Dirty Valda Recon is Complete!

Dirty Valda Recon is Complete!

 Written and recon by chief instigator April Drage.

As soon as I moved to Melbourne last year, I was itching to ride home to Adelaide. Riding to Adelaide on the road held little appeal; busy bitumen roads with more trucks and caravans than hills, or (worse still) getting buffeted by cross winds whilst trying to enjoy the view whilst riding alongside the Coorong. I was also keen to fill a bit of a gap in the bikepacking events calendar. I’ve noticed that there are a few beginner’s courses around (the Mallee Blast, the Grand Ridge Randonnée and more) but I’m yet to find a route to bridge the gap between those courses and the more physically demanding or remote routes offered in the Hunt1000 and Race to the Rock
I liked the idea of creating a route with enough towns on course for flashpackers (and importantly a consistent supply of quality snacks for all), enough variety in the terrain to offer riders a sense of accomplishment on completion and a way for Victorian riders (who may be new to riding in South Australia) a means to enjoy cycle tourism on the way into Adelaide. 
With this in mind, I sliced and diced routes I’d ridden before and some I’d been saving up for the right moment, until I had created something that I hoped would hit the sweet spot between challenging and punishing and that could be ridden in full or in part by a wide variety of riders. 

Just before the dawn service of Anzac Day, I rolled away from the Melbourne Town Hall on my trusty titanium GMX+ bikepacking beast to find out for myself how this route would roll.  Here is what I found/ where it landed after I cooked the books a bit!   

Rolling out for the first 75km: 

A healthy mix of bike paths and back roads make for a surprisingly safe meander through increasingly urban areas, as the cityscapes and industrial buildings are left behind. If you’ve ever wondered where your McCains frozen chips live before they hit the supermarket then prepare for that mystery to be solved. It’s impressive that there is a relatively low traffic escape from the big smoke, that doesn’t mean that this is an exciting batch of kilometres!

Bacchus Marsh to Blackwood 75km-120km:

Bacchus Marsh marks a bit of a turning point, literally and figuratively. Out of the flats and into some climbs. It feels like a relief to get out the ‘burbs and into a State Park and it doesn’t take long to find the Lerderderg State Park. The park offers a lovely middle of nowhere feel, whilst still being in the middle of everywhere. Wide fire tracks and dirt roads with some solid up and down, are the warm up for the main event for this section; Byers Back Track. Byers Back Track is a narrow, often overgrown and mostly rideable (even for the uninitiated) hiking track that connects O’Briens Road with the picturesque town of Blackwood.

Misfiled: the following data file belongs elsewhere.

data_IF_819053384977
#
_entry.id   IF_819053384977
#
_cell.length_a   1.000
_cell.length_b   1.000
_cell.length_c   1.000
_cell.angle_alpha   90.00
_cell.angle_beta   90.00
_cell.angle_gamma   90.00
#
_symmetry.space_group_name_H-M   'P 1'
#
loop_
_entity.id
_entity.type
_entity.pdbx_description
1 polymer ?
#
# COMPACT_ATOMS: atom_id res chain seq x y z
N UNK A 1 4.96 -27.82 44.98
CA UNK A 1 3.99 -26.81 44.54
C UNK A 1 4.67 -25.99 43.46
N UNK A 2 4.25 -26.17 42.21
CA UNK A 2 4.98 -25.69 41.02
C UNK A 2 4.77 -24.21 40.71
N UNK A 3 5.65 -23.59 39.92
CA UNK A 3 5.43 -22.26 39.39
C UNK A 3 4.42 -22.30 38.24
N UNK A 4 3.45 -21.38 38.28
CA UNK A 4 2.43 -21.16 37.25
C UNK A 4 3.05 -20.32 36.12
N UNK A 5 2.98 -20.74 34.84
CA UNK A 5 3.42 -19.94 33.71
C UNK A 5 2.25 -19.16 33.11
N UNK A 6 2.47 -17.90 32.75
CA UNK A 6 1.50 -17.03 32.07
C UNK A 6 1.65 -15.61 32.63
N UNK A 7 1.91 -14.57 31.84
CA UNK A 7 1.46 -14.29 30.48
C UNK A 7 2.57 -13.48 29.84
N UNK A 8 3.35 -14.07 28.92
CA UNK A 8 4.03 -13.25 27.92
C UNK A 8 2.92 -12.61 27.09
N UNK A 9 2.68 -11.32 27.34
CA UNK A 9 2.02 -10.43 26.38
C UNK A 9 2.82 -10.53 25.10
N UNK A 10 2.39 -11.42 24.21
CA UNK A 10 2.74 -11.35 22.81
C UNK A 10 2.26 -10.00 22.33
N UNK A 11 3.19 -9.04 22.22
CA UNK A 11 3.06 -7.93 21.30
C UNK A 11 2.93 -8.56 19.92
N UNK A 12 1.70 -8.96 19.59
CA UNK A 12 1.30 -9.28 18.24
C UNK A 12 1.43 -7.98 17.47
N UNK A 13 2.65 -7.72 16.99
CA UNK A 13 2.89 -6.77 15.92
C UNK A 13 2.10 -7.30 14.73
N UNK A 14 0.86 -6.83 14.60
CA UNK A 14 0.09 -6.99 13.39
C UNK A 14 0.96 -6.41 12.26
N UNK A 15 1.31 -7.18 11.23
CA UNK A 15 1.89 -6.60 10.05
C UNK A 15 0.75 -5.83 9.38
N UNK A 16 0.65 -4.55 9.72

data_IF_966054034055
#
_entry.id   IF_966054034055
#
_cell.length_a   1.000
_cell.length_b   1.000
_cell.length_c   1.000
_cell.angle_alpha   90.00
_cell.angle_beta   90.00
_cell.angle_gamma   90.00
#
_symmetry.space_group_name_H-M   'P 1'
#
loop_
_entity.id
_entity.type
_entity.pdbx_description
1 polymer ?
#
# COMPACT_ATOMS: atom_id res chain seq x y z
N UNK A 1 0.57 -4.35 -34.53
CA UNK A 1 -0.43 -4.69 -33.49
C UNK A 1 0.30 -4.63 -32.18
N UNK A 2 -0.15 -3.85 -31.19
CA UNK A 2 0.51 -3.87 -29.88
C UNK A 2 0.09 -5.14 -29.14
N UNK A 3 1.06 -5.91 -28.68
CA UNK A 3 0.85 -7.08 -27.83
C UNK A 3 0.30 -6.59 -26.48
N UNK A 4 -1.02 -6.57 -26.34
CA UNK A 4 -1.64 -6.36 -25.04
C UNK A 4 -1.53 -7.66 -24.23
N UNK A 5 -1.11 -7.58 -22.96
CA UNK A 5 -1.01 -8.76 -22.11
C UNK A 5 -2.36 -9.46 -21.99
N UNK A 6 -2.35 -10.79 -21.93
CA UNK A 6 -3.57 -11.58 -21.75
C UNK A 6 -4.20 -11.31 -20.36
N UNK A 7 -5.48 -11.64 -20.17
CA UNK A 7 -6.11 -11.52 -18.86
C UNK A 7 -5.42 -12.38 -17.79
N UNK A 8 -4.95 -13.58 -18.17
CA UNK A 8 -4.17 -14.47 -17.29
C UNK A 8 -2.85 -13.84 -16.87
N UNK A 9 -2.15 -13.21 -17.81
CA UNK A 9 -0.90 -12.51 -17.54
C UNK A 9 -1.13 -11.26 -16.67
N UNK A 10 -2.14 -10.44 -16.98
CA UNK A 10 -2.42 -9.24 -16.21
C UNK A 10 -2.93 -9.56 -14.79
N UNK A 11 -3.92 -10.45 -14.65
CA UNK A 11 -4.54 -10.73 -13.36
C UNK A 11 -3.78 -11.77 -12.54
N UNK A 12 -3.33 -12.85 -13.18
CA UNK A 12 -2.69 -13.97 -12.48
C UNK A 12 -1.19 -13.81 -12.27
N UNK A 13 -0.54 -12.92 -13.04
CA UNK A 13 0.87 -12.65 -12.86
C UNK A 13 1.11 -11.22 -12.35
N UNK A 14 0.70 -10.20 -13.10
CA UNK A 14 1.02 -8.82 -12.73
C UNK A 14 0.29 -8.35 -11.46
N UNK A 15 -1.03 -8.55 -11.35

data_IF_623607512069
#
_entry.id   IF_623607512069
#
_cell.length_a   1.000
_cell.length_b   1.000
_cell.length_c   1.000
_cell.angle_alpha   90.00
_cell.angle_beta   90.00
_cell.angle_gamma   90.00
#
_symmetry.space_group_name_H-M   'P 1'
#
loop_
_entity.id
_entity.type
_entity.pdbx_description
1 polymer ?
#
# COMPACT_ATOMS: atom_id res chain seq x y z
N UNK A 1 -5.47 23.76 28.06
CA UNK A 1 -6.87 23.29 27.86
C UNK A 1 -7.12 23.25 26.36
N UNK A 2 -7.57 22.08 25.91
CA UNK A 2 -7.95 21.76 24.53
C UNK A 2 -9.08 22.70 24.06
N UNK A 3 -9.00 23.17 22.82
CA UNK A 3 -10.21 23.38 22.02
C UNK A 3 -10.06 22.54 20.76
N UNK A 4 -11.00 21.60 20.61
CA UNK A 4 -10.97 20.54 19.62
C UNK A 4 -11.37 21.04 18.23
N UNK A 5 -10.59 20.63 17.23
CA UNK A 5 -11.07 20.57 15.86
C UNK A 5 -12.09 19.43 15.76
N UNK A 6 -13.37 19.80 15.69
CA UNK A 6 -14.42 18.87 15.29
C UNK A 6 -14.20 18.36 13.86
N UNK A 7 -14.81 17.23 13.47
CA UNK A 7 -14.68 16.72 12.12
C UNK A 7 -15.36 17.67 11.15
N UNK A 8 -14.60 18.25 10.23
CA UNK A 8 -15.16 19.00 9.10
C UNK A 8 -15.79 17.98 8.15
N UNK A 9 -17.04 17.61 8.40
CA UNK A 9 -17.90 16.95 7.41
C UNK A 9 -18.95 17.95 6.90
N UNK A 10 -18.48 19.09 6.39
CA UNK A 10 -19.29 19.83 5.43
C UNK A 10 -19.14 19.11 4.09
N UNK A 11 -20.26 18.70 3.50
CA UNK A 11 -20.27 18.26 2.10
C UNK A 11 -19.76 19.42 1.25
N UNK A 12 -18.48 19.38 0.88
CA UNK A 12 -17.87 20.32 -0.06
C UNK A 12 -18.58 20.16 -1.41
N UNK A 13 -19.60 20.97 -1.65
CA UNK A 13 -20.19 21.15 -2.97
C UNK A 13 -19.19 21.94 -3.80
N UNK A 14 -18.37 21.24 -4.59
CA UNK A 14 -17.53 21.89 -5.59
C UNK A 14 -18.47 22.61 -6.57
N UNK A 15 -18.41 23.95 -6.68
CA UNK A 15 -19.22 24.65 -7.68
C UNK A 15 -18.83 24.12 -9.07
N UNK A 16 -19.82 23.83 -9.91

Blackwood to Castlemaine 120km-203km:

A progressive climb on gravel back roads makes for an enjoyable 15km ride out of Blackwood, before the gradients trend down on the ride into Daylesford. The 30km stretch between Daylesford and Vaughan Springs is the trickiest little section of the course, it might even be the prettiest too. The Dry Diggings Track is part of the Goldfields Track; expect mostly flowy single track, a few rocks and tree roots, some parts of the trail you’ll need to hop off your bike and carry it up or down steps. Have your wits about you and have really good lights if you’re taking on this section at night. Beyond Vaughan Springs, the route eases with a wide, rutted dirt road or two to take you most of the way into Castlemaine. 

Castlemaine to Echuca 203km to 374km

Champagne gravel and black top make for an easy exit from Castlemaine into Harcourt. Shortly out of Harcourt the route picks up the Leanganook Track. Leanganook is the Aboriginal name for the nearby Mt Alexander. The track follows the Coliban Water channel, winding it’s way through the Greater Bendigo National Park. Enjoy the climbs (including the little pinches in the last 10km before Bendigo) whilst you can as there is a long flat section coming beyond the 300km mark. The real hero of the route out of Bendigo is Old Tom’s Mine Walking Track. This track commences just beyond the Notley Road camping area. I’m not sure who Old Tom was, but I’m guessing he liked box ironbark forests. Old Tom’s Mine Walk leads to the likely less popular Flagstaff Hill Walking Track. Trust the routing as you’re enjoying this one. I promise that the steep path of loose rocks to the tiny summit that is Whipstick Hill is a worthy (albeit brief) addition.